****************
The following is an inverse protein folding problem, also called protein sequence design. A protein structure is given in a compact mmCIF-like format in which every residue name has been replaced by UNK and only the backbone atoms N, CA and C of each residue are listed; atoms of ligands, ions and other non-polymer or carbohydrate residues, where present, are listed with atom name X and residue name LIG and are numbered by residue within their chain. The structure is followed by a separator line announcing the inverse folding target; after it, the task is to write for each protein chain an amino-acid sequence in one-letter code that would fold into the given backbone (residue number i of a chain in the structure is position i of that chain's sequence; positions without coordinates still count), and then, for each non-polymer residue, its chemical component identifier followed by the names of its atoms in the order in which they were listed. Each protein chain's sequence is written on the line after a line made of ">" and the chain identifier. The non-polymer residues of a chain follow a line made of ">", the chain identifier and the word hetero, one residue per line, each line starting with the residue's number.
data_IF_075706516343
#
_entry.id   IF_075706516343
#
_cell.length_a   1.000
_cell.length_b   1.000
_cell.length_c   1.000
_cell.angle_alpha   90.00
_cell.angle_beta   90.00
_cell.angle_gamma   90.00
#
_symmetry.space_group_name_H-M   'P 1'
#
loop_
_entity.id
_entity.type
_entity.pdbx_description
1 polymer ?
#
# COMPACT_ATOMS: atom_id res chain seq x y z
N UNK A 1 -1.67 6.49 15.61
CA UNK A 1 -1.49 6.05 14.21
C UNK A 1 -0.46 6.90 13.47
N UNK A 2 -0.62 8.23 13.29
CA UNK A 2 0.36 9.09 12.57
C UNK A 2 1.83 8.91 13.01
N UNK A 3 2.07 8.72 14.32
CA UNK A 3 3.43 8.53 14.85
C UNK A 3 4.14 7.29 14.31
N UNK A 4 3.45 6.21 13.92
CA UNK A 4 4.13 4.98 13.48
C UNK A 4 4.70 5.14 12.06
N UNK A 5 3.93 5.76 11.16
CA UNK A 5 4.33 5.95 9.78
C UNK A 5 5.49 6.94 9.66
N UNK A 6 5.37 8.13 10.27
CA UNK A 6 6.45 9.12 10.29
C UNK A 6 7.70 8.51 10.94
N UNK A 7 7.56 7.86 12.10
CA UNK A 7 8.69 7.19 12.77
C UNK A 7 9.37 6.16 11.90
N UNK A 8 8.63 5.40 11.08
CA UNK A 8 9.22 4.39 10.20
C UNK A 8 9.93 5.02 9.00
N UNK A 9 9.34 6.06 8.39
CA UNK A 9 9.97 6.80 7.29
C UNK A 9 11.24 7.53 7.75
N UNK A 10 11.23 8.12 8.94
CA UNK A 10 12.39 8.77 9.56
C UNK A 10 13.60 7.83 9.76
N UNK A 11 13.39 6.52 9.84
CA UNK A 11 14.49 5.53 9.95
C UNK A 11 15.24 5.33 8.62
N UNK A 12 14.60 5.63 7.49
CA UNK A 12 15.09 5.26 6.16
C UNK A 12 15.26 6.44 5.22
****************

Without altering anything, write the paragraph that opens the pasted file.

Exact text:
The following is an inverse protein folding problem, also called protein sequence design. A protein structure is given in a compact mmCIF-like format in which every residue name has been replaced by UNK and only the backbone atoms N, CA and C of each residue are listed; atoms of ligands, ions and other non-polymer or carbohydrate residues, where present, are listed with atom name X and residue name LIG and are numbered by residue within their chain. The structure is followed by a separator line announcing the inverse folding target; after it, the task is to write for each protein chain an amino-acid sequence in one-letter code that would fold into the given backbone (residue number i of a chain in the structure is position i of that chain's sequence; positions without coordinates still count), and then, for each non-polymer residue, its chemical component identifier followed by the names of its atoms in the order in which they were listed. Each protein chain's sequence is written on the line after a line made of ">" and the chain identifier. The non-polymer residues of a chain follow a line made of ">", the chain identifier and the word hetero, one residue per line, each line starting with the residue's number.